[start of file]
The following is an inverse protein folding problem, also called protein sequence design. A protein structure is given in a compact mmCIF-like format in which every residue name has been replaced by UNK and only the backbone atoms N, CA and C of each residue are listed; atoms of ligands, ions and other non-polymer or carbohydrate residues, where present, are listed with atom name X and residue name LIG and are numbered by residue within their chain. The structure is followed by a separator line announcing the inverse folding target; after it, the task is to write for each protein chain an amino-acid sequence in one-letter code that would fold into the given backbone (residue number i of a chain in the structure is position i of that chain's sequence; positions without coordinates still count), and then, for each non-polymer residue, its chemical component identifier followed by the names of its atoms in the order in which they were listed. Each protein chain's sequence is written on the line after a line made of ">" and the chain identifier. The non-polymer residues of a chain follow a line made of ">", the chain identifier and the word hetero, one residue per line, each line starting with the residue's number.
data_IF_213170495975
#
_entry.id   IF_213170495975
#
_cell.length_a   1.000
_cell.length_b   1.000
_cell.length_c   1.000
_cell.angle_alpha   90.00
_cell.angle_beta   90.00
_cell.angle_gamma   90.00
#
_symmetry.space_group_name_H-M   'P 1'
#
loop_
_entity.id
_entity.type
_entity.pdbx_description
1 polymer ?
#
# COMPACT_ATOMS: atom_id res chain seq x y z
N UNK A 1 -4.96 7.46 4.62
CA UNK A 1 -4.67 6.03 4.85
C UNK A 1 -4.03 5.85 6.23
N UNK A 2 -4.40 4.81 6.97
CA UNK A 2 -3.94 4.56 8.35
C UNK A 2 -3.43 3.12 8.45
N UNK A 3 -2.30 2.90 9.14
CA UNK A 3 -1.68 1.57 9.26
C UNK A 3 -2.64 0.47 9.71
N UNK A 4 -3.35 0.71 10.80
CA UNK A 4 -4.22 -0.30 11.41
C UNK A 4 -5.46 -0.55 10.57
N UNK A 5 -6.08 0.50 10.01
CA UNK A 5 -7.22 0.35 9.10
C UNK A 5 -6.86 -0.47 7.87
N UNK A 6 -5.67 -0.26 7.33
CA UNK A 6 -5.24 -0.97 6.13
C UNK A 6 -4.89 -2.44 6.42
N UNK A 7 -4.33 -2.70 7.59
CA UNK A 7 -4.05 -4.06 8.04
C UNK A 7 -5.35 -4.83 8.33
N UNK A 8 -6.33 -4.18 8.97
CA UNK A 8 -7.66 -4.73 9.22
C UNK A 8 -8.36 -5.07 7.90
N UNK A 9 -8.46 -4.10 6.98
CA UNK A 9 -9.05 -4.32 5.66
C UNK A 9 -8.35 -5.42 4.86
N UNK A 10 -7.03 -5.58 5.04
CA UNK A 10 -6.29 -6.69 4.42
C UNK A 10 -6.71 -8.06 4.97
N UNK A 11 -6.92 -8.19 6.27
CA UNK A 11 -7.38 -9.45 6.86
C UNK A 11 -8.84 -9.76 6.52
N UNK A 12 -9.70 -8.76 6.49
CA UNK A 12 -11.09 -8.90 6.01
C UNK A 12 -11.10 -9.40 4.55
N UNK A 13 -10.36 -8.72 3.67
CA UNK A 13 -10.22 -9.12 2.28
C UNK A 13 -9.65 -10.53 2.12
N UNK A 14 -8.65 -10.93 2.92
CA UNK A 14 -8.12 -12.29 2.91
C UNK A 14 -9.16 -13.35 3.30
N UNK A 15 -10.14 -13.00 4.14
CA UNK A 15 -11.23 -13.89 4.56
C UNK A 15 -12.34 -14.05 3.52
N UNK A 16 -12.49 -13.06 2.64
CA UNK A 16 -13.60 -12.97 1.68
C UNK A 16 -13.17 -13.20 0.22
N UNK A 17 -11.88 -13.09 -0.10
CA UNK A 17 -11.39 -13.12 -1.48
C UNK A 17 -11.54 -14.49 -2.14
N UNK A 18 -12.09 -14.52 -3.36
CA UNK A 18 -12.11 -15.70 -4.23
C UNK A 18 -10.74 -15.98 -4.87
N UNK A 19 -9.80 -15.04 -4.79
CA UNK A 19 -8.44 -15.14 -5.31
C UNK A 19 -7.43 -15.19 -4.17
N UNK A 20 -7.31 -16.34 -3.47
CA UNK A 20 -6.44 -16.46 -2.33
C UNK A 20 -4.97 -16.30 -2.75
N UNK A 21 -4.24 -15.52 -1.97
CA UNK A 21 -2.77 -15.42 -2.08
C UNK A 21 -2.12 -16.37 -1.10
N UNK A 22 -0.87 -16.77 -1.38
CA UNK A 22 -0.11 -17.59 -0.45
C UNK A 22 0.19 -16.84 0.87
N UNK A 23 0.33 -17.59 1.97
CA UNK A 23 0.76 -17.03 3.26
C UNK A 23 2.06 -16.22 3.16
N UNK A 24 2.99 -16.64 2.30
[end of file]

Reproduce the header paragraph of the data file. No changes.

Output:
The following is an inverse protein folding problem, also called protein sequence design. A protein structure is given in a compact mmCIF-like format in which every residue name has been replaced by UNK and only the backbone atoms N, CA and C of each residue are listed; atoms of ligands, ions and other non-polymer or carbohydrate residues, where present, are listed with atom name X and residue name LIG and are numbered by residue within their chain. The structure is followed by a separator line announcing the inverse folding target; after it, the task is to write for each protein chain an amino-acid sequence in one-letter code that would fold into the given backbone (residue number i of a chain in the structure is position i of that chain's sequence; positions without coordinates still count), and then, for each non-polymer residue, its chemical component identifier followed by the names of its atoms in the order in which they were listed. Each protein chain's sequence is written on the line after a line made of ">" and the chain identifier. The non-polymer residues of a chain follow a line made of ">", the chain identifier and the word hetero, one residue per line, each line starting with the residue's number.